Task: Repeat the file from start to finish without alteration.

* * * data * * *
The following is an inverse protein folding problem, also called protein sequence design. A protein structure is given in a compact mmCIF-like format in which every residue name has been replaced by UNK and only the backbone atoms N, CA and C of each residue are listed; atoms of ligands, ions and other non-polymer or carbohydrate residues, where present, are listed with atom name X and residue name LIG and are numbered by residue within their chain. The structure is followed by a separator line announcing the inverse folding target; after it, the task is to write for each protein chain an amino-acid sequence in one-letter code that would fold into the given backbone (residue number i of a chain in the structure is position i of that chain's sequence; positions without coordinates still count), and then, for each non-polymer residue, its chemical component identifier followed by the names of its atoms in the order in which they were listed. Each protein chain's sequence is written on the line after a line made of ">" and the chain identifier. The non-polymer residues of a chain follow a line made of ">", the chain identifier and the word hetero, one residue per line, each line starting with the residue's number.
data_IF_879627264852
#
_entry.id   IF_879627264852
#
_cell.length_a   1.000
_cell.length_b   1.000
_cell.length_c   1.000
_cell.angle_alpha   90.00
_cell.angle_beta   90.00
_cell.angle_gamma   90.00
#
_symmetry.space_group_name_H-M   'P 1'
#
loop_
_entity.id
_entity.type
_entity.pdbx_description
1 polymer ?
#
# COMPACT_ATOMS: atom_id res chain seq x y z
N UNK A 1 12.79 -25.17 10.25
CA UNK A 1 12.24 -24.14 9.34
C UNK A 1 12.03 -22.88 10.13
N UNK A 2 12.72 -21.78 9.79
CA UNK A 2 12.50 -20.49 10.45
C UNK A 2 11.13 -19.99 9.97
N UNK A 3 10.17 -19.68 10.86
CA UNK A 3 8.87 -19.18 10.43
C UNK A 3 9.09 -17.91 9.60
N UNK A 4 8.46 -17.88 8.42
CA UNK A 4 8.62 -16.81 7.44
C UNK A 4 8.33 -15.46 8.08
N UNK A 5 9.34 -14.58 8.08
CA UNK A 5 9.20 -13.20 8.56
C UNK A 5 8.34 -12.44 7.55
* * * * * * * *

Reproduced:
The following is an inverse protein folding problem, also called protein sequence design. A protein structure is given in a compact mmCIF-like format in which every residue name has been replaced by UNK and only the backbone atoms N, CA and C of each residue are listed; atoms of ligands, ions and other non-polymer or carbohydrate residues, where present, are listed with atom name X and residue name LIG and are numbered by residue within their chain. The structure is followed by a separator line announcing the inverse folding target; after it, the task is to write for each protein chain an amino-acid sequence in one-letter code that would fold into the given backbone (residue number i of a chain in the structure is position i of that chain's sequence; positions without coordinates still count), and then, for each non-polymer residue, its chemical component identifier followed by the names of its atoms in the order in which they were listed. Each protein chain's sequence is written on the line after a line made of ">" and the chain identifier. The non-polymer residues of a chain follow a line made of ">", the chain identifier and the word hetero, one residue per line, each line starting with the residue's number.
data_IF_879627264852
#
_entry.id   IF_879627264852
#
_cell.length_a   1.000
_cell.length_b   1.000
_cell.length_c   1.000
_cell.angle_alpha   90.00
_cell.angle_beta   90.00
_cell.angle_gamma   90.00
#
_symmetry.space_group_name_H-M   'P 1'
#
loop_
_entity.id
_entity.type
_entity.pdbx_description
1 polymer ?
#
# COMPACT_ATOMS: atom_id res chain seq x y z
N UNK A 1 12.79 -25.17 10.25
CA UNK A 1 12.24 -24.14 9.34
C UNK A 1 12.03 -22.88 10.13
N UNK A 2 12.72 -21.78 9.79
CA UNK A 2 12.50 -20.49 10.45
C UNK A 2 11.13 -19.99 9.97
N UNK A 3 10.17 -19.68 10.86
CA UNK A 3 8.87 -19.18 10.43
C UNK A 3 9.09 -17.91 9.60
N UNK A 4 8.46 -17.88 8.42
CA UNK A 4 8.62 -16.81 7.44
C UNK A 4 8.33 -15.46 8.08
N UNK A 5 9.34 -14.58 8.08
CA UNK A 5 9.20 -13.20 8.56
C UNK A 5 8.34 -12.44 7.55